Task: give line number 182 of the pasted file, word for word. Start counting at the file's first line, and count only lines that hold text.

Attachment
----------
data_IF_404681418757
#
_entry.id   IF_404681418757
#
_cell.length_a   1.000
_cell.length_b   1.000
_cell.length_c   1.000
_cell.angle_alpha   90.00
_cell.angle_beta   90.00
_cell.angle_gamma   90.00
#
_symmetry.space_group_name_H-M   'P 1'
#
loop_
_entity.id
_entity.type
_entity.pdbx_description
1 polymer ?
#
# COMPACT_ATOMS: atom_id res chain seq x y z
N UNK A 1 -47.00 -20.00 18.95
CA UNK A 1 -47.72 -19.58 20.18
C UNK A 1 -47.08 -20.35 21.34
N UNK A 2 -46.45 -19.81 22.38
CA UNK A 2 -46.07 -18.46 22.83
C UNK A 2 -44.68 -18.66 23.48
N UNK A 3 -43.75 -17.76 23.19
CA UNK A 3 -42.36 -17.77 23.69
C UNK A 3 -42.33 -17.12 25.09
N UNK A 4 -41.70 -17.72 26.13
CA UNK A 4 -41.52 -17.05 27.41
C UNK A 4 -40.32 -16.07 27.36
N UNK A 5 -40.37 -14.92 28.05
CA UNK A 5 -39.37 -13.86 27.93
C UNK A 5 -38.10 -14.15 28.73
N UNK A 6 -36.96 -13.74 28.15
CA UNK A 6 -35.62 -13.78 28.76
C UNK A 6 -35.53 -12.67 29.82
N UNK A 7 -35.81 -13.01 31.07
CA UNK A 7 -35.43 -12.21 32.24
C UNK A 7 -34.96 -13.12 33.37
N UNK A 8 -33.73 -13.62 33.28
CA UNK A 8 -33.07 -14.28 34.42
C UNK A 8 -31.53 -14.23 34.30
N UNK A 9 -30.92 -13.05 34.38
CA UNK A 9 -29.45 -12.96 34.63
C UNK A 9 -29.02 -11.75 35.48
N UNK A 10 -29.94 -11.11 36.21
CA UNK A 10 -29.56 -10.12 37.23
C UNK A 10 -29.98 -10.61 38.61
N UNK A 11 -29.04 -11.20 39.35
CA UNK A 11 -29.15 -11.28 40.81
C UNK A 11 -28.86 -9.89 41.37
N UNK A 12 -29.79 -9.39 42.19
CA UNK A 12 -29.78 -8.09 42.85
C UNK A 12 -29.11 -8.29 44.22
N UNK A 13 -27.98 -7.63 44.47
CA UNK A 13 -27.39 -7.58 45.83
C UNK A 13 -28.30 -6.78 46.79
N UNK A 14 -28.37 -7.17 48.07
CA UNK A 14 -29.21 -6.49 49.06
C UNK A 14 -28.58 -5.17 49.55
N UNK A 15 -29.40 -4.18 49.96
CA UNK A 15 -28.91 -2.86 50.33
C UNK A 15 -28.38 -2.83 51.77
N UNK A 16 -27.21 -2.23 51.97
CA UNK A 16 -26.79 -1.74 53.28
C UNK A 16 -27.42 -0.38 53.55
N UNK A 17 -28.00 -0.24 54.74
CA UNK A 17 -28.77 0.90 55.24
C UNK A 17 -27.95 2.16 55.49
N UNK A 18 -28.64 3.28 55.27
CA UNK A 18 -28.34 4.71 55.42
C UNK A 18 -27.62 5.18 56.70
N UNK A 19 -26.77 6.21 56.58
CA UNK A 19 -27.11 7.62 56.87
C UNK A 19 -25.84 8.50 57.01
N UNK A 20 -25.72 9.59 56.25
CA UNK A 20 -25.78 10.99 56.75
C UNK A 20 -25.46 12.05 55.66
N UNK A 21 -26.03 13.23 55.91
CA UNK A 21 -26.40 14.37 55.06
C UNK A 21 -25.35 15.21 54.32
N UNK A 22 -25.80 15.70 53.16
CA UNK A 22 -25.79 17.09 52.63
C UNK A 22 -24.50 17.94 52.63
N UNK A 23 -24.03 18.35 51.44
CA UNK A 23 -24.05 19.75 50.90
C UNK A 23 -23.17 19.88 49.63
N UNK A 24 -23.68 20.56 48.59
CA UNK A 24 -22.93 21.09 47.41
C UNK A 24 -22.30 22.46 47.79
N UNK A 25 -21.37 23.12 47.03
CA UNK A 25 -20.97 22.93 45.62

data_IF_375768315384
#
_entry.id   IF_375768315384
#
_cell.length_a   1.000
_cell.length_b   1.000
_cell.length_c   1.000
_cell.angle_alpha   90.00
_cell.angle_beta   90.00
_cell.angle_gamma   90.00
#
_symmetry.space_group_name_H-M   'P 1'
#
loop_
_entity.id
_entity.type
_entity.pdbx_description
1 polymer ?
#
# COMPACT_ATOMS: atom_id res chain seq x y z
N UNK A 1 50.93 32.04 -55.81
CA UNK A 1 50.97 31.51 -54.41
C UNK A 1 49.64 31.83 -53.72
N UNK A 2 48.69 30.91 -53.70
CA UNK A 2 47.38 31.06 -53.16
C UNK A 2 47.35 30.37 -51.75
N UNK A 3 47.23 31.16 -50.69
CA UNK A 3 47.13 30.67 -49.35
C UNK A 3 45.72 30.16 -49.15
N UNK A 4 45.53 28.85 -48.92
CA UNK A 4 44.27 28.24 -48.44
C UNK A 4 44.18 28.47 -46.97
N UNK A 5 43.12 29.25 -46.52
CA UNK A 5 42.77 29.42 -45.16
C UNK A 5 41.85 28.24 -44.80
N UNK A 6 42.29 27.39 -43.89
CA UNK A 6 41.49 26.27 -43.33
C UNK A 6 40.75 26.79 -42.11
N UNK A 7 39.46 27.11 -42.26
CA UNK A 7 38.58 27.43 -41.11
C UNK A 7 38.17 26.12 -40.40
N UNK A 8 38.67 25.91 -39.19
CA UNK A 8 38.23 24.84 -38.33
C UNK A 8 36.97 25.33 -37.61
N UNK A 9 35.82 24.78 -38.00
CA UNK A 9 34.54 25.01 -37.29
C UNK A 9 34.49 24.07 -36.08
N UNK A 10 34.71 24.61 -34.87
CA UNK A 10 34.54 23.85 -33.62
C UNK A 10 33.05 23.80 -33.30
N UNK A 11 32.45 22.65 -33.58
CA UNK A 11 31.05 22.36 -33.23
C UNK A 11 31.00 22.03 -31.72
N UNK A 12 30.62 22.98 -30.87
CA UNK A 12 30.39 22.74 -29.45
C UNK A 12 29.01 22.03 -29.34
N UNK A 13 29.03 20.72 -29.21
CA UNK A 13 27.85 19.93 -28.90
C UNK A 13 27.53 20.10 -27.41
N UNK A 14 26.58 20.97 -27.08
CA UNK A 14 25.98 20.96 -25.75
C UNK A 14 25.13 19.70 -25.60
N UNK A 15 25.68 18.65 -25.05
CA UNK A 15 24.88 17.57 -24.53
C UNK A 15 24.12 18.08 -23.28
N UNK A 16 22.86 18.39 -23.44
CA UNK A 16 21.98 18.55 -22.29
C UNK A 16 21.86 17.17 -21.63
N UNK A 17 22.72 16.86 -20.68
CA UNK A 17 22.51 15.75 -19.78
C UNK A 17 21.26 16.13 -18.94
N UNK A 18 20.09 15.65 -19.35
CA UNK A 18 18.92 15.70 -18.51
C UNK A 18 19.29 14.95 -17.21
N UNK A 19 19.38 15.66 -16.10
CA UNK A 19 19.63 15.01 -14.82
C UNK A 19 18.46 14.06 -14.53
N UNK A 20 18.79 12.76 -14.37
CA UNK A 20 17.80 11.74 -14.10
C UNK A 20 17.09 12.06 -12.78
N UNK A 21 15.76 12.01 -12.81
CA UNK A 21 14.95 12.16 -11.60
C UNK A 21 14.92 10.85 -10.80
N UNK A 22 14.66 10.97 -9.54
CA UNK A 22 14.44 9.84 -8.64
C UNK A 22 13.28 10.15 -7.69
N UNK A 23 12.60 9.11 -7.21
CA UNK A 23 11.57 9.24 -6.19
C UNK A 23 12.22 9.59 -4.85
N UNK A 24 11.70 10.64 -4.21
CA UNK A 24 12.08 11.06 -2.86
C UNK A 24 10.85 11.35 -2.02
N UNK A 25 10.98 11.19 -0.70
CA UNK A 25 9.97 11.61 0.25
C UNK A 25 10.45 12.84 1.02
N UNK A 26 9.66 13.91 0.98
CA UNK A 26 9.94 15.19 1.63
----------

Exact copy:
CA UNK A 23 11.57 9.24 -6.19